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Re: suggested replacement text "circle or spline"

From: Graham Klyne <GK@ninebynine.org>
Date: Wed, 11 Sep 2002 11:57:00 +0100
Message-Id: <5.1.0.14.2.20020911114937.03b7ea20@127.0.0.1>
To: Chris Lilley <chris@w3.org>
Cc: www-tag@w3.org

At 10:13 PM 8/30/02 +0200, Chris Lilley wrote:
>   <replacement>
>
>   For instance, if the representation is an HTML 4 document, the
>   fragment identifies an element by its ID. [HTML4frag] The usual
>   effect on a visual presentation of traversing a URI reference
>   containing such a fragment identifier is to scroll the canvas so
>   that the rendering of the identified element comes into view, being
>   placed at the top of the window if possible.
>
>   If the representation is a WebCGM metafile, the fragment identifier
>   identifies an object in the content by the picture identifier and,
>   within that picture, by the name or object id of that object. It may
>   also pass additional information, such as frame selection, or a
>   command to highlight. [WebCGMfrag] The defined effect on a visual
>   presentation of traversing a URI reference containing such a
>   fragment identifier is to display the selected picture and to pan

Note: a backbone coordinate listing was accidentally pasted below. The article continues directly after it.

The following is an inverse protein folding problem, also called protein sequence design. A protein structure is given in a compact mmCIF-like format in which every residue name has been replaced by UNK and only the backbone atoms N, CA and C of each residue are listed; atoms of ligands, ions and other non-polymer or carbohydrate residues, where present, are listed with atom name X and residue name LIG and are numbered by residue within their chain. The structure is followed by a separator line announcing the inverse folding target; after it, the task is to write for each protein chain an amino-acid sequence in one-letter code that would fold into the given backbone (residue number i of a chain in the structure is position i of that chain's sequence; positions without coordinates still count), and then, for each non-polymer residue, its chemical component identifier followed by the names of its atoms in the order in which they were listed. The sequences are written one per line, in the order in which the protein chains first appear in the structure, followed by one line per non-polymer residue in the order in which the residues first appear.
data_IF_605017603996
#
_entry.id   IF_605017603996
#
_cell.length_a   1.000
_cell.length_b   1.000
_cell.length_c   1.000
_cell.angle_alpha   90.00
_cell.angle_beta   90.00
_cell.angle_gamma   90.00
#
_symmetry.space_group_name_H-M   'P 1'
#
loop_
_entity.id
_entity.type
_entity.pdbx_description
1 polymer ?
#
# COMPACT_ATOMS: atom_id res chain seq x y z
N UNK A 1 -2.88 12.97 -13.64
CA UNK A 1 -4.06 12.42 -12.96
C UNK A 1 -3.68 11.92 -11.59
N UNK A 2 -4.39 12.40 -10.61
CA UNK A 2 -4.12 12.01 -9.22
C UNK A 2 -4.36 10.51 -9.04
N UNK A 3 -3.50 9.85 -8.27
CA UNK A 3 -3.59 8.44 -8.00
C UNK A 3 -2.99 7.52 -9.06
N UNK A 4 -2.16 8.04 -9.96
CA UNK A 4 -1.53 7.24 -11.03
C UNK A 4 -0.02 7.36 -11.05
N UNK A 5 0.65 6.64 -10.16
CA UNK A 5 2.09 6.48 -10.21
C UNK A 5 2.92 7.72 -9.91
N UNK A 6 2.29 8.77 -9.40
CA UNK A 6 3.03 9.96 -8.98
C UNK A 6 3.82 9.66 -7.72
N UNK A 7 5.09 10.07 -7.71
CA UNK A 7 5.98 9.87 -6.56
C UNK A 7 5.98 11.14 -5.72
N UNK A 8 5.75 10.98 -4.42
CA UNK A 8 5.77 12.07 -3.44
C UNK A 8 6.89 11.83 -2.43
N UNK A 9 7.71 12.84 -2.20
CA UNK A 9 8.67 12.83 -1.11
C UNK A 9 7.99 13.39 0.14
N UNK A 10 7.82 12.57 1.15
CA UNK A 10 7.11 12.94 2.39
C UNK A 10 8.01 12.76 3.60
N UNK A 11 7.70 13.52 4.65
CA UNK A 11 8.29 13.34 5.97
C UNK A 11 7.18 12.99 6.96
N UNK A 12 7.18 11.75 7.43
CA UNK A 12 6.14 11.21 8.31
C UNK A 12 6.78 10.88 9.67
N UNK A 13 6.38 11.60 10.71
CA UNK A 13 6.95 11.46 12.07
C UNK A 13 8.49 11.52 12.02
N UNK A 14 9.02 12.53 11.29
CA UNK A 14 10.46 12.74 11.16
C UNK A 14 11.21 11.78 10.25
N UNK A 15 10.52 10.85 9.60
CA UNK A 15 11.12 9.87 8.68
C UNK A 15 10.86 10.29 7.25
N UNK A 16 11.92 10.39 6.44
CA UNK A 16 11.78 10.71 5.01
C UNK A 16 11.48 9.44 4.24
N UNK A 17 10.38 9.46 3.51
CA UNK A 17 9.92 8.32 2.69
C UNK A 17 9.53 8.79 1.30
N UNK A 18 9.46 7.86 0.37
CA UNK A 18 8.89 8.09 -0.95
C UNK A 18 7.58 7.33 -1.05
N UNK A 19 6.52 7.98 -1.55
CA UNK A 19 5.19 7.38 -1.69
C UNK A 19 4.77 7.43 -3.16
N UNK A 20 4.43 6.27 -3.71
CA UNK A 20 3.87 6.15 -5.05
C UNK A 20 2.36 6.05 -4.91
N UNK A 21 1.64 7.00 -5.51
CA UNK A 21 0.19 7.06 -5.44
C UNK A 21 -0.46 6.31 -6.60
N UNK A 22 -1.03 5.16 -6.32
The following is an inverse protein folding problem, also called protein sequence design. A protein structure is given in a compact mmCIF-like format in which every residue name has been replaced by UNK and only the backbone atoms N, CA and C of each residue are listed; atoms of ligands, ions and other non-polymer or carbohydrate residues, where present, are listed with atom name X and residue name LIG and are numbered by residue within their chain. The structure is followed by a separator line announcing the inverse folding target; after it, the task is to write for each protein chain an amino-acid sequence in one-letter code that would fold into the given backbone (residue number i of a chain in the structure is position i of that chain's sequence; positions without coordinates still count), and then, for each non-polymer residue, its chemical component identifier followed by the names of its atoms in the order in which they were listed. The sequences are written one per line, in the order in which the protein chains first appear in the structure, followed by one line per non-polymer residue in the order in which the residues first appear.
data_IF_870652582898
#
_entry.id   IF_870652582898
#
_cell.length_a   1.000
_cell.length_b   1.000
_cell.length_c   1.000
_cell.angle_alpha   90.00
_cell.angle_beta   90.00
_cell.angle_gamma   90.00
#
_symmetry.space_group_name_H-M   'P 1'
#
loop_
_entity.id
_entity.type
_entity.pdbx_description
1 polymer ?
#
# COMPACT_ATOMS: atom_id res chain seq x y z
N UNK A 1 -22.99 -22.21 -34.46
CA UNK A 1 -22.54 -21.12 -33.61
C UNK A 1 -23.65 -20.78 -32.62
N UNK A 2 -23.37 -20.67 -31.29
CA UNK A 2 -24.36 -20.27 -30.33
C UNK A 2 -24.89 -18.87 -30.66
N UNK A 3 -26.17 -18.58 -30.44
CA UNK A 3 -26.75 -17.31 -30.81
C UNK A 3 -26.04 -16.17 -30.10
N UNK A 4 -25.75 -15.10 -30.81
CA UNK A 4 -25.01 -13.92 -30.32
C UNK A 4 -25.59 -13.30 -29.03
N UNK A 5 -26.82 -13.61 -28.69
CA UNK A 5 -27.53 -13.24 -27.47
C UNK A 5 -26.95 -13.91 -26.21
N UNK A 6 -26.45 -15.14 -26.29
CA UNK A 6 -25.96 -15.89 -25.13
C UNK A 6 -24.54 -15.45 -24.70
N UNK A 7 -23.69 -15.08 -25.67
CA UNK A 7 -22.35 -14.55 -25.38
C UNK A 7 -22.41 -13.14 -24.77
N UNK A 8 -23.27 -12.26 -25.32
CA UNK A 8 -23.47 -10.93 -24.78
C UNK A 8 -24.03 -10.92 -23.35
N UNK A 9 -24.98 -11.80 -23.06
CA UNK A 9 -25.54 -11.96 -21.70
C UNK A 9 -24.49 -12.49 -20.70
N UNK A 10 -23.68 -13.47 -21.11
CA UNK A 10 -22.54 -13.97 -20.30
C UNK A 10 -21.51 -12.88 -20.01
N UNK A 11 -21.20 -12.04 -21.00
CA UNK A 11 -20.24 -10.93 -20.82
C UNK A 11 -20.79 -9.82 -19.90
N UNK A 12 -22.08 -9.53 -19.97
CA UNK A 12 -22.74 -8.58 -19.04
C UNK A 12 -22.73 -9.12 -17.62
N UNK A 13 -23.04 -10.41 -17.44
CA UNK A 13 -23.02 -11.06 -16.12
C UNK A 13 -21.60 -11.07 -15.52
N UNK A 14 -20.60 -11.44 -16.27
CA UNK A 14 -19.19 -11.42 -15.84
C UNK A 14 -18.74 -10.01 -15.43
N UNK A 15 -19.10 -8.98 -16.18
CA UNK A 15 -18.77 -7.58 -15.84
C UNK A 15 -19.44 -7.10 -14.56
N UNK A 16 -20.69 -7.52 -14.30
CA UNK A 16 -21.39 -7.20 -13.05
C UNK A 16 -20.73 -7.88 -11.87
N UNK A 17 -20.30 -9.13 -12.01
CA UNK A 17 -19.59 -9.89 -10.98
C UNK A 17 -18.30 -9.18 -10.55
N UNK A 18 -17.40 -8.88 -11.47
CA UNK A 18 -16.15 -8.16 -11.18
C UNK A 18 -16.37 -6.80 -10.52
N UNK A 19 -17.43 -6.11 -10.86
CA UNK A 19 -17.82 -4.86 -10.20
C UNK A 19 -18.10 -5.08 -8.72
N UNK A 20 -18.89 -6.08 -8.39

>   and possibly zoom the canvas at the so that the rendering of the
>   identified element is completely contained in the current viewport.
>   The rendering of one or more selected objects may also be highlighted.
>
>   If the representation is an SVG graphic, the fragment identifier
>   either identifies an element in the content by its ID, or identifies
>   the whole document and passes a view specification. [SVGfrag] The
>   defined effect on a visual presentation of traversing a URI
>   reference containing such a fragment identifier is to pan and
>   possibly zoom the canvas at the so that, if an element is
>   identified, the rendering of the identified element is completely
>   contained in the current viewport; if a view specification is given,
>   the specified view is contained in the viewport.
>
>   In the Resource Description Framework [RDF10frag], fragments do not
>   identify parts of the content but instead can be used to identify
>   the definition of anything, be it abstract (e.g., a dream) or
>   concrete (e.g., an automobile).
>
>   </replacement>

Interesting.

I think this approach is entirely consistent with what we have been trying 
to do for RDF.  One might go on to talk about visualization of RDF 
definitions, e.g. as a graph (as is commonly offered), in which the visual 
affect of traversal might be similar to that for WebCGM or SVG.  (I'm not 
suggesting you should say that, just pointing out that it seems consistent.)

There's an attempt to describe fragments in RDF at:
   http://www.w3.org/TR/2002/WD-rdf-concepts-20020829/#xtocid103660

#g


-------------------
Graham Klyne
<GK@NineByNine.org>
Received on Wednesday, 11 September 2002 07:44:02 GMT

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